Brothers: A Tale of Dissonance

Recently I had both the pleasure and disappointment of playing Brothers: A Tale of Two Sons. It was marked half-off last week on Steam, and I had heard sooo many good things about it. People ready to call it their game of the year, Totalbiscuit saying it was probably his favorite game experience ever, and a slew of glowing reviews. If the encounter right before the ending hadn’t completely killed the drama the game was built around…I too would’ve agreed.

Brothers was posed to likely be a game that I would enjoy immensely, just due to how it handles storytelling. Despite always pushing for interactivity first in games, I’ve never been someone that outright doesn’t care for stories in games. If anything, storytelling in video games is often one of my primary interests in the medium. However, that interest has always been predicated on stories in video games drawing from that interactivity, where I’m consistently doing, more than just watching. I ultimately want to feel things from a game, through story driven by my own interaction, not a movie or reading text within a game.

Brothers for the most part does this, where you control these 2 brothers at the same time. Each brother can do actions contextual to the environment around them through a trigger press /hold and analog movement. Instead of dialog and heavy cutscene use, the narrative is imparted from the actions you take with the gameplay mechanics, driven ultimately by the player’s pace, in a mysterious world. All of that last sentence is a summation of basic game design philosophy I believe in, and fits most of my favorite game experiences of all time. As a person paid to design games, Brothers is a type of experience I want to be able to make…but sadly I’m not a lead designer, much less a creative director within my team.

What’s sad is that for the majority of the journey, I thought it was set to be one of those amazing games this year…but this is an experience I believe where the ending makes or breaks it for you. I’ll try to keep this vague for those who haven’t played the game:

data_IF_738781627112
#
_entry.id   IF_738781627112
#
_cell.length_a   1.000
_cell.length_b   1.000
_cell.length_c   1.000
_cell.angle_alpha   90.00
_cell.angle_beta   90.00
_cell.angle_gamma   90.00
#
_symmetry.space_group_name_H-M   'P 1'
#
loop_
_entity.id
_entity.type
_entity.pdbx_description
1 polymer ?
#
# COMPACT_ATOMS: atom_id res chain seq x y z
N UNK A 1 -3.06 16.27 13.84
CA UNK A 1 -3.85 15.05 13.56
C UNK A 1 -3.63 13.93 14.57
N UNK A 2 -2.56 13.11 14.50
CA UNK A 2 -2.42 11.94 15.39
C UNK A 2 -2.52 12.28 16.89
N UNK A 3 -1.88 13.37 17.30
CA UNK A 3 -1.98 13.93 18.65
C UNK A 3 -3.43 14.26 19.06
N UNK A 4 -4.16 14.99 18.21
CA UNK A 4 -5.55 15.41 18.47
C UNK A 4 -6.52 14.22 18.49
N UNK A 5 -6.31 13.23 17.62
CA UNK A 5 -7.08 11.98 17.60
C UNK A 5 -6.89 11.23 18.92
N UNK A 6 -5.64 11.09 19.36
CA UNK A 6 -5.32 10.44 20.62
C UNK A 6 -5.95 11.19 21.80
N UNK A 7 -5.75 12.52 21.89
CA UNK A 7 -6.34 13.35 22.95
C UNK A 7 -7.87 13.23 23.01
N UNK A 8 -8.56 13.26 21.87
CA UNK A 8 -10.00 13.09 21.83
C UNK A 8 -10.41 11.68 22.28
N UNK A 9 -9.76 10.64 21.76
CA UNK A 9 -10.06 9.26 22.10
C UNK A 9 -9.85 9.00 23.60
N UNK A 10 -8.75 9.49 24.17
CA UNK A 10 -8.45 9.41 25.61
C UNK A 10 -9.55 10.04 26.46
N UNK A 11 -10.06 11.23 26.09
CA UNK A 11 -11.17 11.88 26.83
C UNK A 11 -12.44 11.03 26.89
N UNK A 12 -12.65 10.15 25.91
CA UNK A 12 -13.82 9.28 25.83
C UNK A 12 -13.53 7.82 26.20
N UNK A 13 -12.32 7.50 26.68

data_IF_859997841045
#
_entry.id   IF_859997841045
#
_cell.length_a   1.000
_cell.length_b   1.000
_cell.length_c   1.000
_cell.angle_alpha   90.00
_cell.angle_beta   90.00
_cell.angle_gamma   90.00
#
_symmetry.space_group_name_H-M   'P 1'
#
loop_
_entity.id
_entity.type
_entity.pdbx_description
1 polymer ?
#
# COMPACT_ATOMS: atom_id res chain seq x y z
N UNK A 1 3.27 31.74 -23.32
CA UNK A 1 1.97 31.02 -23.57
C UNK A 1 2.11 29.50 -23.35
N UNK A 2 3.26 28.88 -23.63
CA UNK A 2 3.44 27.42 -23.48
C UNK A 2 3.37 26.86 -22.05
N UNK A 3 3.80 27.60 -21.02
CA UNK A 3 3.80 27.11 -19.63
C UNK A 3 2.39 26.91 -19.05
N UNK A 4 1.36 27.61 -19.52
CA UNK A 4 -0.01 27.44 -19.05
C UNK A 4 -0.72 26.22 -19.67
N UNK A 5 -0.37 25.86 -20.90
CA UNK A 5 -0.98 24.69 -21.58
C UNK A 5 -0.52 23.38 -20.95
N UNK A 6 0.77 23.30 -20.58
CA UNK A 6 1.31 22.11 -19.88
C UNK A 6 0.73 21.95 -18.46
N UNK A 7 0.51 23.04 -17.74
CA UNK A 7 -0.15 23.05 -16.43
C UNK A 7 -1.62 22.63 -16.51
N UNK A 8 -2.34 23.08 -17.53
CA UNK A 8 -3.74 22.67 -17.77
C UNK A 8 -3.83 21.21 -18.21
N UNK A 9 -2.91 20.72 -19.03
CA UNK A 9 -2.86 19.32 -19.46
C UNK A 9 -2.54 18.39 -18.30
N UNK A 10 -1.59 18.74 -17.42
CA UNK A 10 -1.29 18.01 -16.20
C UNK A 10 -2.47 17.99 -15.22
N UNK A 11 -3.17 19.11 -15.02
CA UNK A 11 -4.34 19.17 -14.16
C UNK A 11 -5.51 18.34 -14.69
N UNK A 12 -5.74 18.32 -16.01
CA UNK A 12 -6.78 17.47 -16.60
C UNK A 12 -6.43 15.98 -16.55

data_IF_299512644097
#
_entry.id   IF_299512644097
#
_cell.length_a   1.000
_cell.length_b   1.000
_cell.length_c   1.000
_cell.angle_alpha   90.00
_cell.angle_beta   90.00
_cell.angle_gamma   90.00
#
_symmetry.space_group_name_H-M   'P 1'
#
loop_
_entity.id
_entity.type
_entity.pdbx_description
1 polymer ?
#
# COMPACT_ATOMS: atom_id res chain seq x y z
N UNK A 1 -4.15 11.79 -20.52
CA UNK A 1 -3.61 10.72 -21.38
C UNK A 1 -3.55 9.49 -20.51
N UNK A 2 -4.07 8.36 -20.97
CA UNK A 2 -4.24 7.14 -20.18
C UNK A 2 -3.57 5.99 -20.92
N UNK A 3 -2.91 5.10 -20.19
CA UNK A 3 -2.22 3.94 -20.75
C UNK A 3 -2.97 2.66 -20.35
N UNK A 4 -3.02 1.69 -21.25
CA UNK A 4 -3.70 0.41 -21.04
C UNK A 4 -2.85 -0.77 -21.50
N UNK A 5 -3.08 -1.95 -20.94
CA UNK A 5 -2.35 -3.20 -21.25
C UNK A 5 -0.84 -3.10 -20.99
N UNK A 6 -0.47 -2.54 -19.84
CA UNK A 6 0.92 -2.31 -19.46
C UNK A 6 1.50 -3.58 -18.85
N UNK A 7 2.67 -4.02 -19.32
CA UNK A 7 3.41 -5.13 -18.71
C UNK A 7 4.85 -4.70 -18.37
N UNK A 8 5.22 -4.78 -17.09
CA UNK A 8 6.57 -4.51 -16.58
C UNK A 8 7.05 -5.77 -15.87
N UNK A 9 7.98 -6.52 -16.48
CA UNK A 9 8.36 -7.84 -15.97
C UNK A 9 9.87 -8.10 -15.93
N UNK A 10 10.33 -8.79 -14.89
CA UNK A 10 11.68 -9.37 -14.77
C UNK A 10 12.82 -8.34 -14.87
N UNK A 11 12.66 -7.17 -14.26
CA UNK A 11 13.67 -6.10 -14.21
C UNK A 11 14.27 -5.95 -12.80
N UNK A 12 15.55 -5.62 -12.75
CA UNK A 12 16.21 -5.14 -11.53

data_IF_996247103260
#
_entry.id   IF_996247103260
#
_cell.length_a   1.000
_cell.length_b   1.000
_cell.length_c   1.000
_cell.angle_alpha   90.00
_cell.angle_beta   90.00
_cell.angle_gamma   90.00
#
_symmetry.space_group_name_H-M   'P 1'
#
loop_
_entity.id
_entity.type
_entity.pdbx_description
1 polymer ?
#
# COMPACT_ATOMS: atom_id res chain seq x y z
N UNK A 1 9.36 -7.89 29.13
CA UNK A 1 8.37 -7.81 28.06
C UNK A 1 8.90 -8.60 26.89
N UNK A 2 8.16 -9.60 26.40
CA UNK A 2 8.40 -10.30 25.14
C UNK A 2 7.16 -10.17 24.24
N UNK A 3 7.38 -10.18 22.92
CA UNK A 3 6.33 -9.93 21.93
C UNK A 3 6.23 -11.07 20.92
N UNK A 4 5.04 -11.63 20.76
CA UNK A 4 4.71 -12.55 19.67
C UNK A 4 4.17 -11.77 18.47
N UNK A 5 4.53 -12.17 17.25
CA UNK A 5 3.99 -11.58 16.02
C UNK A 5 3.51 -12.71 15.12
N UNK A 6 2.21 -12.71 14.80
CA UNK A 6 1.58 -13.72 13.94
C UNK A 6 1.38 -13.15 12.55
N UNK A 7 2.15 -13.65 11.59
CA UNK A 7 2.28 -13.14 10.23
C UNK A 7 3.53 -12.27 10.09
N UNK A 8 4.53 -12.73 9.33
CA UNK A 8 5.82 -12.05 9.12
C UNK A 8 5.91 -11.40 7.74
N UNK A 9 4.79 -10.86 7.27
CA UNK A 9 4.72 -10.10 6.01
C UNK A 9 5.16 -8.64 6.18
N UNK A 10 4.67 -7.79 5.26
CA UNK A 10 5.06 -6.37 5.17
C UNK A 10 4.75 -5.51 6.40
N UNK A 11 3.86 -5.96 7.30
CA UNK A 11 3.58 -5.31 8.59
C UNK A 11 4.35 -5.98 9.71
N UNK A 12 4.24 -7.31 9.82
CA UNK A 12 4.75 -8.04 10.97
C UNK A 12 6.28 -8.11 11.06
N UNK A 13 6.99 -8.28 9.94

Most of the trek across this world involves quite a bit of traversal puzzles, and performing contextual actions at key points. Not quick-timey stuff, but finding out what brothers’ skills are needed to solve the problem in front of you. Really, there is not much in terms of outright combat or action, nor do you kill anything. Late in the game, your skills are tested in a final enemy encounter, a sort of boss fight. To defeat this enemy, you have weak areas that need to be hit and torn off. One brother knocks down the enemy, and the other hits the weak points. It’s simple, efficient, and the game never needs to outright tell you what to do.

The trouble with this encounter, is once you figure it out, prepare to repeat it six times to end the sequence. Not only does the repetition become tiresome, but then the game outright confused me. When you repeat ripping off the weakpoints down to 2, suddenly the enemy just starts crawling around. No longer does it try to hurt me, the enemy is in too much pain. I try to get close just to see if it can do anything, but it simply shoves me back. The music slows down, the orchestral instruments make the scene feel depressing and sad.

No longer did I want to kill this thing, because I’d already done enough damage. So I supposed there was a way out of the encounter, so I move around to find it. Nothing happens. I decide that I will just wait. Zzz…nothing happens. In that moment, Brothers to me became a lesser form of the action game torture scene, where I’m forced to do something I really don’t want to. In order to move forward I had to hit the last two weak points, and so I tore them out. As the enemy looked to be dying from the last blow, suddenly it struck and wounded a character.

As the scene continues, you struggle to find a way to heal this character, and come across something that can (don’t want to spoil). Sadly, it doesn’t work…and the character dies. The journey of this game, the ending that closes it out, was all based on that one action.

An action that was the result of something I didn’t want to do, only happened because the designers forced it on me, and a scripted cutscene that made me just watch it. Suddenly, this game that had done so well marrying story and gameplay, broke that trust with me. The drama around this death felt fake, a result of an artificial script, and completely dissonant. For the first time, a single dissonant moment killed an experience for me.

In the end Brothers: A Tale of Two Sons is still an interesting game, I still like it…but I definitely don’t love it.